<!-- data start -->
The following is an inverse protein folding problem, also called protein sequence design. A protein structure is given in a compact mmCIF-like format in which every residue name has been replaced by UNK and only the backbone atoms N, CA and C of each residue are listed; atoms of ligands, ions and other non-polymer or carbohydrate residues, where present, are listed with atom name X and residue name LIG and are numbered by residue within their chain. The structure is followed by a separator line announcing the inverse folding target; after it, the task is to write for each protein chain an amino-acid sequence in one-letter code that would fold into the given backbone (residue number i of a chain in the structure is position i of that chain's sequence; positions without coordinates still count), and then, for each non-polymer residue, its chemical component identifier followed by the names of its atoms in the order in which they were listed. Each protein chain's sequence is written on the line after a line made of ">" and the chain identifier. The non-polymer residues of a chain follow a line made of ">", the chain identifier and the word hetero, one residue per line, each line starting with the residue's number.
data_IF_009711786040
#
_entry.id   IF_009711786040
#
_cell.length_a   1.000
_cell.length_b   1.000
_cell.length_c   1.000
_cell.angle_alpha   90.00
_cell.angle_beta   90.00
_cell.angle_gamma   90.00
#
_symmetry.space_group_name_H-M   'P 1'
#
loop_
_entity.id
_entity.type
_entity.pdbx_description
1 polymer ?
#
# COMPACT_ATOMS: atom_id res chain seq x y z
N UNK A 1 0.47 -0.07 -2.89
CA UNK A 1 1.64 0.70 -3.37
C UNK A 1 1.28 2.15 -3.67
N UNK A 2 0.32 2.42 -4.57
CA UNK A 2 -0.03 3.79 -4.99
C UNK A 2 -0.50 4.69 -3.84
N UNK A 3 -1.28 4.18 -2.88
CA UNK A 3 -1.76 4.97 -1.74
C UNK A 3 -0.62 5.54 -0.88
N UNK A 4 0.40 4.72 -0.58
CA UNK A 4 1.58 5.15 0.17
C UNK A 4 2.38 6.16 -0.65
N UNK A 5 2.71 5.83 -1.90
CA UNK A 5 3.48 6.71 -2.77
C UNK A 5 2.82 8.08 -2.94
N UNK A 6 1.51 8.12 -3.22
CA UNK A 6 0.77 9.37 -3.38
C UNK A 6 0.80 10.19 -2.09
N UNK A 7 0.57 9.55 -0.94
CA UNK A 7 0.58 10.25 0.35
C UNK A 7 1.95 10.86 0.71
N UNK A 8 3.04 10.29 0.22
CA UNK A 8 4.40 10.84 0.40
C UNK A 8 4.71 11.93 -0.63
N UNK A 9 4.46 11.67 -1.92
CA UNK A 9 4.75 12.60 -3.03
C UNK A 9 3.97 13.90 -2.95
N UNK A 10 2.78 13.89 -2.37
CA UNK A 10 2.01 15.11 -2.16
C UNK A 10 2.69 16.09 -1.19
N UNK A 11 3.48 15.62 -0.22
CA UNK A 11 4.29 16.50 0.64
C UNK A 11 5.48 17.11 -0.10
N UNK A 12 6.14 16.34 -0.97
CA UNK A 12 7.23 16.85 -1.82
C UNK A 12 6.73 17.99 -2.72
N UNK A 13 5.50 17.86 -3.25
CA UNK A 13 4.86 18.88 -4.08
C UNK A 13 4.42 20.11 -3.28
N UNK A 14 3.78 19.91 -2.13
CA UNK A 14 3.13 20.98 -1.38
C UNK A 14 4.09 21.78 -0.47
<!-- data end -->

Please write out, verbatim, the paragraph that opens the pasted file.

The following is an inverse protein folding problem, also called protein sequence design. A protein structure is given in a compact mmCIF-like format in which every residue name has been replaced by UNK and only the backbone atoms N, CA and C of each residue are listed; atoms of ligands, ions and other non-polymer or carbohydrate residues, where present, are listed with atom name X and residue name LIG and are numbered by residue within their chain. The structure is followed by a separator line announcing the inverse folding target; after it, the task is to write for each protein chain an amino-acid sequence in one-letter code that would fold into the given backbone (residue number i of a chain in the structure is position i of that chain's sequence; positions without coordinates still count), and then, for each non-polymer residue, its chemical component identifier followed by the names of its atoms in the order in which they were listed. Each protein chain's sequence is written on the line after a line made of ">" and the chain identifier. The non-polymer residues of a chain follow a line made of ">", the chain identifier and the word hetero, one residue per line, each line starting with the residue's number.